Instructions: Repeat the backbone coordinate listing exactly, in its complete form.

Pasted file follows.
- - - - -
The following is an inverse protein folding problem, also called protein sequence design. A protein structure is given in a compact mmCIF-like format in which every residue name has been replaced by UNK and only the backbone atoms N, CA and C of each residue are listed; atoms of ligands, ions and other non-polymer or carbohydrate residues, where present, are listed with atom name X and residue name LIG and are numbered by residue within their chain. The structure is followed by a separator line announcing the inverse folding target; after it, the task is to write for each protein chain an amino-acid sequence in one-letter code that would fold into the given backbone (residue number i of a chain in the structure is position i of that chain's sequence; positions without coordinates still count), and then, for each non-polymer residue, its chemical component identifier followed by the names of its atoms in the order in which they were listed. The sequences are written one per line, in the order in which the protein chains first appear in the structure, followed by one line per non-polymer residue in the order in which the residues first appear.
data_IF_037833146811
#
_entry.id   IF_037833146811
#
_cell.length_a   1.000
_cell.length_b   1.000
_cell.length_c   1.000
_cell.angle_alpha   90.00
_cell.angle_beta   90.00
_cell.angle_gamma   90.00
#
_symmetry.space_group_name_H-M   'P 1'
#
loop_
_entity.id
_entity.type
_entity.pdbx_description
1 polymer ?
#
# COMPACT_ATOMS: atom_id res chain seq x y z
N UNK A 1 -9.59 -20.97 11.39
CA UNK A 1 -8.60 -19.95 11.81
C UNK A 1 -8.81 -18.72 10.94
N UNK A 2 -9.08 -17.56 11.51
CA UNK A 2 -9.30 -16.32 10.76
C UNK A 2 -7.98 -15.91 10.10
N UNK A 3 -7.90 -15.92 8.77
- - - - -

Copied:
The following is an inverse protein folding problem, also called protein sequence design. A protein structure is given in a compact mmCIF-like format in which every residue name has been replaced by UNK and only the backbone atoms N, CA and C of each residue are listed; atoms of ligands, ions and other non-polymer or carbohydrate residues, where present, are listed with atom name X and residue name LIG and are numbered by residue within their chain. The structure is followed by a separator line announcing the inverse folding target; after it, the task is to write for each protein chain an amino-acid sequence in one-letter code that would fold into the given backbone (residue number i of a chain in the structure is position i of that chain's sequence; positions without coordinates still count), and then, for each non-polymer residue, its chemical component identifier followed by the names of its atoms in the order in which they were listed. The sequences are written one per line, in the order in which the protein chains first appear in the structure, followed by one line per non-polymer residue in the order in which the residues first appear.
data_IF_037833146811
#
_entry.id   IF_037833146811
#
_cell.length_a   1.000
_cell.length_b   1.000
_cell.length_c   1.000
_cell.angle_alpha   90.00
_cell.angle_beta   90.00
_cell.angle_gamma   90.00
#
_symmetry.space_group_name_H-M   'P 1'
#
loop_
_entity.id
_entity.type
_entity.pdbx_description
1 polymer ?
#
# COMPACT_ATOMS: atom_id res chain seq x y z
N UNK A 1 -9.59 -20.97 11.39
CA UNK A 1 -8.60 -19.95 11.81
C UNK A 1 -8.81 -18.72 10.94
N UNK A 2 -9.08 -17.56 11.51
CA UNK A 2 -9.30 -16.32 10.76
C UNK A 2 -7.98 -15.91 10.10
N UNK A 3 -7.90 -15.92 8.77